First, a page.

But now it meant something else. Same words. Different meaning.
Today isn’t just another day. It’s all we have.
Today I’ll create something wonderful. And that doesn’t need to be a program or a book or a number of followers.
Fuck it, I was creating the most precious of things – Stories. And family in-jokes. And memories. What is more wonderful than that?
Right now, I can close my eyes and instantly recall the sound of my nieces and nephew’s laughter, obliterating the perfect silence of a French summer evening in one piercing, shrill note.
In my mind I can still see the shells my niece painted and sold to me for a quid (not bad seeing as she opened the bid at £128).
I can smell the marshmallows melting over the bonfire and when I run my tongue over the roof of my mouth I can still feel the blister the bloody boiling things left behind.
This will always be the holiday of the much anticipated and heavily trained for inflatable race.
As time passes we’ll find the humour in the fact that the nearest town seemed to be closed up for the summer even though, at the time, tired, hungry and hot it was anything but funny.
It will always be the time my five-year-old niece decided to commandeer the bar (she called it Bea’s Bar) and learnt to make a Gin & Tonic for the first time.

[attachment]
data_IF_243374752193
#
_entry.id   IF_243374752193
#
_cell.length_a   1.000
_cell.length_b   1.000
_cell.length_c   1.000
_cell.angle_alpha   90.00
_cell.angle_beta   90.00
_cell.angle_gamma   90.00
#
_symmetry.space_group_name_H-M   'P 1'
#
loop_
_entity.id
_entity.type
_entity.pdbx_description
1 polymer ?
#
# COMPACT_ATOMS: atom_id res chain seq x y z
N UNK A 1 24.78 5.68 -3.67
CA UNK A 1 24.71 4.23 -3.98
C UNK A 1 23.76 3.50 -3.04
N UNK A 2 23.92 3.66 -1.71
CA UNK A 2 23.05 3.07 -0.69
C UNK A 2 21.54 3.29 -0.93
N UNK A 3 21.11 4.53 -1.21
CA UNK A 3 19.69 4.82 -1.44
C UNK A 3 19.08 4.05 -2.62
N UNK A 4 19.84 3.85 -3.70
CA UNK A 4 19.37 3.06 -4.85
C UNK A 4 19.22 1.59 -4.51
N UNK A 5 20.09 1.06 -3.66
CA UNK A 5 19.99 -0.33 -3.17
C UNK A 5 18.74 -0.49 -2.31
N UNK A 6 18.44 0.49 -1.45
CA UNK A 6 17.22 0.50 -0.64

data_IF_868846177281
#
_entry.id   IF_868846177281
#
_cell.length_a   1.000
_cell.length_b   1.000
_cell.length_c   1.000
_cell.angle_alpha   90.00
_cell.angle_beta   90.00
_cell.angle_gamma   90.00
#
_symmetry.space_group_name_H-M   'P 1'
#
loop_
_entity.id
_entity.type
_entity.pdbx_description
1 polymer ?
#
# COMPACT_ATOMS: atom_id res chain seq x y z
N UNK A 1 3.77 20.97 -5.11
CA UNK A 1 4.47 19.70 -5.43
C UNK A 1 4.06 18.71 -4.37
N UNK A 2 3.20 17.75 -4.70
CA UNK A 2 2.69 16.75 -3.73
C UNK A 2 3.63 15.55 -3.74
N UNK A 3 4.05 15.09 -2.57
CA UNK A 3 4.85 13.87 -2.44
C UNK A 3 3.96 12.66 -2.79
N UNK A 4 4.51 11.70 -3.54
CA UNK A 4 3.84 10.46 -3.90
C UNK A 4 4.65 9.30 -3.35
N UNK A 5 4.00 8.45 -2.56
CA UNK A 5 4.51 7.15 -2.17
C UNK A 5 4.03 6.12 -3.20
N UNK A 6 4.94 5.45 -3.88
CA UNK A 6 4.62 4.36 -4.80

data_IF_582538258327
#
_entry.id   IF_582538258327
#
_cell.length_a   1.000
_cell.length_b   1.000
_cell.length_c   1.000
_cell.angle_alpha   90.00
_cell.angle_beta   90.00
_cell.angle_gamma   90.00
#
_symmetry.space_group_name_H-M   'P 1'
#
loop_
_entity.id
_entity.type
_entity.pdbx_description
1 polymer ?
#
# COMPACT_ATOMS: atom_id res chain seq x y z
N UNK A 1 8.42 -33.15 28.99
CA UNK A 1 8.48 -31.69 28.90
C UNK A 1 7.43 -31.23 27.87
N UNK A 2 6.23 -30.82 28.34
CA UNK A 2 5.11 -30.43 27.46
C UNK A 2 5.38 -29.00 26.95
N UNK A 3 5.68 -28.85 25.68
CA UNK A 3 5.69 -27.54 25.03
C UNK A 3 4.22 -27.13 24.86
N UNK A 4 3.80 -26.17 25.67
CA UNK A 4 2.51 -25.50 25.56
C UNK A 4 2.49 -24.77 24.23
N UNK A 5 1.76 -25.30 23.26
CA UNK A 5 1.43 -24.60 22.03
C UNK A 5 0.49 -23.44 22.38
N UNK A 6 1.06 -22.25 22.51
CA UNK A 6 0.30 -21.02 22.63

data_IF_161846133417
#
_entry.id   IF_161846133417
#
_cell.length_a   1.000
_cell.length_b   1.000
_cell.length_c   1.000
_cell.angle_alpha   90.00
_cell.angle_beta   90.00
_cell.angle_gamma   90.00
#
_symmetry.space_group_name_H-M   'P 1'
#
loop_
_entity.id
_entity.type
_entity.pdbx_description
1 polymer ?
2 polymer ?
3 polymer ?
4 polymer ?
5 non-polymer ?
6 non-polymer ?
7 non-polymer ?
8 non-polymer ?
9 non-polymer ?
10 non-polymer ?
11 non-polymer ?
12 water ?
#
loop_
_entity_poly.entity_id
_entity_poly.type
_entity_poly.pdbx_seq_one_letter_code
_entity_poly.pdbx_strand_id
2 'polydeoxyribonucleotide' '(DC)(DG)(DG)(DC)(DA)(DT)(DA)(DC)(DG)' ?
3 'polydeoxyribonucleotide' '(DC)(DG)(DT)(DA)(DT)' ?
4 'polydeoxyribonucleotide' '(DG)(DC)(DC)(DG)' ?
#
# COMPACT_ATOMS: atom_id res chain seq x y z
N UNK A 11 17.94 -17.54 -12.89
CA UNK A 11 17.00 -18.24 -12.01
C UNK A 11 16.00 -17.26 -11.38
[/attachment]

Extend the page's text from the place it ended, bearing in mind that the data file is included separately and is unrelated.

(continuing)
One day my nieces and nephews will be grown themselves and they’ll have hazy memories of the bonfire by the river, family yoga sessions, canoeing on the Loir river and an endless summer of bread and cheese.
These wonderful, crazy, silly, real memories can’t be quantified in the way we so often measure success.
“The most beautiful things are not associated with money; they are memories and moments. If you don’t celebrate those, they can pass you by”
— Alek Wek
And as I sit here writing this at Charles de Gaulle airport in Paris, my heart is so much fuller than it was a week ago. So I know that I did just as the tray said I should, I created something truly wonderful.
I trust this blog inspires you to do the same. Please feel free to share it with a fellow memory maker and thank you very much for reading.